The company went ahead to claim that they had invested $120 million in “local communities, providing schools, educational programmes, sustainable agricultural initiatives, critical medical programmes and funding for cultural events.” This sounds much like what we hear as corporate social responsibility (CSR) efforts in Niger Delta communities where the basic right to life is clearly negated by the ecological harms orchestrated by the same companies.

Next week we shall know what the Supreme Court of the UK thinks of the cry of the Zambian communities. Whatever the outcome, it is clearly time for our communities to connect their pains, strategies and fights. Pollution respects no geographic or political boundaries and we cannot afford to allow these boundaries to short circuit our struggles.


This article was first published in The Instigator, my weekly column in The Leadership newspaper, Nigeria as Poisoned for Pieces of Copper

Struggle, Freedom and Change

Change

poster designed by Chaz Maviyane-Davies

As one year draws to a close and another one unfolds, it is always a time for reflection, introspection, and resolutions. Many persons resolve to leave bad habits and to assume acceptable modes of behaviour. Heads of governments make speeches and promise new directions. Prophets declare their annual visions and promise hope or doom. Of course, some persons and governments, convinced of their infallibility, indulge in self-congratulations, dig in and promise to forge ahead on their chosen pathways.

Some of us spend the time browsing through notes and reflections made from conversations, readings, meetings, and engagements in the fading year in a bid to pick out what was inspiring, what spurred actions, what worked, what did not work so well and what failed outright. We also reflect on what made the headlines in our communities, nations and elsewhere.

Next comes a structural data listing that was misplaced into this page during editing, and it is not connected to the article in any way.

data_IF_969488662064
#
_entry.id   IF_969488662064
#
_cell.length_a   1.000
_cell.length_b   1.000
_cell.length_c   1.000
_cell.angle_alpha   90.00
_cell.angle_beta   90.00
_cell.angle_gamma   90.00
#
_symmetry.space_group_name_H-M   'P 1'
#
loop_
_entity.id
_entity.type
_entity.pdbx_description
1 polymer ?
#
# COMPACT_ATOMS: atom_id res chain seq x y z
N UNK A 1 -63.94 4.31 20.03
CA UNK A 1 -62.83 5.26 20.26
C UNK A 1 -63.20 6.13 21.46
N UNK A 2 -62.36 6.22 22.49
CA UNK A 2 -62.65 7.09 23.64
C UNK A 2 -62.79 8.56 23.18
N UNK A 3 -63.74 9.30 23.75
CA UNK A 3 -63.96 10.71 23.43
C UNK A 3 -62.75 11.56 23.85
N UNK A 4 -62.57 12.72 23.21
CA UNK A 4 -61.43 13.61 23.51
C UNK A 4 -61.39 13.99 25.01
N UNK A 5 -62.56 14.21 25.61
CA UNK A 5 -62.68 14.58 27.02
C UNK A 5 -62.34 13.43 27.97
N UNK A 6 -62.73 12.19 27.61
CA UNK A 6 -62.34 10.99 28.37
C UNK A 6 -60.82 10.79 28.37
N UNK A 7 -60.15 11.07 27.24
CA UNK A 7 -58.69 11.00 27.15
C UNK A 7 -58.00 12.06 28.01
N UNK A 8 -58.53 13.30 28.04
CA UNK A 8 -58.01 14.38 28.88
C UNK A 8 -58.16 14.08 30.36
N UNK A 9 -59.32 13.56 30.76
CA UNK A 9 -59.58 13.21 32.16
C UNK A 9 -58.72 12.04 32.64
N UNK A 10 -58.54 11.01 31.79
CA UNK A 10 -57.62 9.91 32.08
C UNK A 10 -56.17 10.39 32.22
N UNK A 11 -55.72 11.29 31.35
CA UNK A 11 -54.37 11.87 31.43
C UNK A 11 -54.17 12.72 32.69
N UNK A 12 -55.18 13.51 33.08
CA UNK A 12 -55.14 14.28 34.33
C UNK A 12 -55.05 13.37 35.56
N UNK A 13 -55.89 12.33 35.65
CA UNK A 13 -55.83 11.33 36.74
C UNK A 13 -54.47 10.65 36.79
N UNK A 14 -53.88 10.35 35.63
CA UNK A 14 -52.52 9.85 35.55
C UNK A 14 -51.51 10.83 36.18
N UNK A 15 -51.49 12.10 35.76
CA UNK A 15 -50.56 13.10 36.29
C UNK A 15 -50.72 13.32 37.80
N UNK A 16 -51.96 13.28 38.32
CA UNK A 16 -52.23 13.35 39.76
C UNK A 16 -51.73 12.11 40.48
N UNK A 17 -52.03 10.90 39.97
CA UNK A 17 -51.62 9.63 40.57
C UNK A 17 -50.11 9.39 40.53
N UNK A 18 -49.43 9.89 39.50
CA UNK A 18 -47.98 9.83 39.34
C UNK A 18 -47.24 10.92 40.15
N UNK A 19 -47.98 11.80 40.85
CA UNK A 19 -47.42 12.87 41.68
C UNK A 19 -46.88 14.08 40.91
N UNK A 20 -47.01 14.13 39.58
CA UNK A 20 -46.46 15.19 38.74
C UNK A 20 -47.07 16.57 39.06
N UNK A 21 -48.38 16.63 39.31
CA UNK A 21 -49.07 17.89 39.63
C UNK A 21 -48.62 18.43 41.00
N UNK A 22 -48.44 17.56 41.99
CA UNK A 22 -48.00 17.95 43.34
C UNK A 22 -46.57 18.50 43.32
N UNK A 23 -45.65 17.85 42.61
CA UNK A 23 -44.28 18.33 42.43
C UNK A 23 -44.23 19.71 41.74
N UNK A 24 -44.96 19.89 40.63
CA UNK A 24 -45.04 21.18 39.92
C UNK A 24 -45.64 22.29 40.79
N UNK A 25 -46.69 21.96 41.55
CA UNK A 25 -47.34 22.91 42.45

A note taken in January 2018 while listening to the Cuban journalist and philosopher, Enrique Ubieta, reminds us: “Those who have been colonised must be suspicious of anything offered by colonialism.”

Obviously, the issues that stood out for us were issues that shaped our ecological realities, challenges, and nightmares. On the local political scene, we could not ignore the drama that occurred at the Nigerian National Assembly on Wednesday, 19 December 2018 when President Buhari presented the 2019 national budget. It was quite a spectacle. It was a day of infamy on many counts. It was a day when legislators donned the garbs of legislative activism, complete with “Freedom Comes from Struggle” placards and absolutely disregarded legislative niceties.

The Nigerian national assembly has before now boasted of fence climbers (ala Spider-Man), dancers of all sorts, singers of all sorts and actors acting like politicians. On the budget presentation day, the house was neatly divided into cheerleaders and jeerleaders. While the president reminded the politicians that the world was watching the unfolding prime time drama, it turned out that the politicians were not in the mood to listen to what the President had to present as the vital grounds for running the economy in 2019.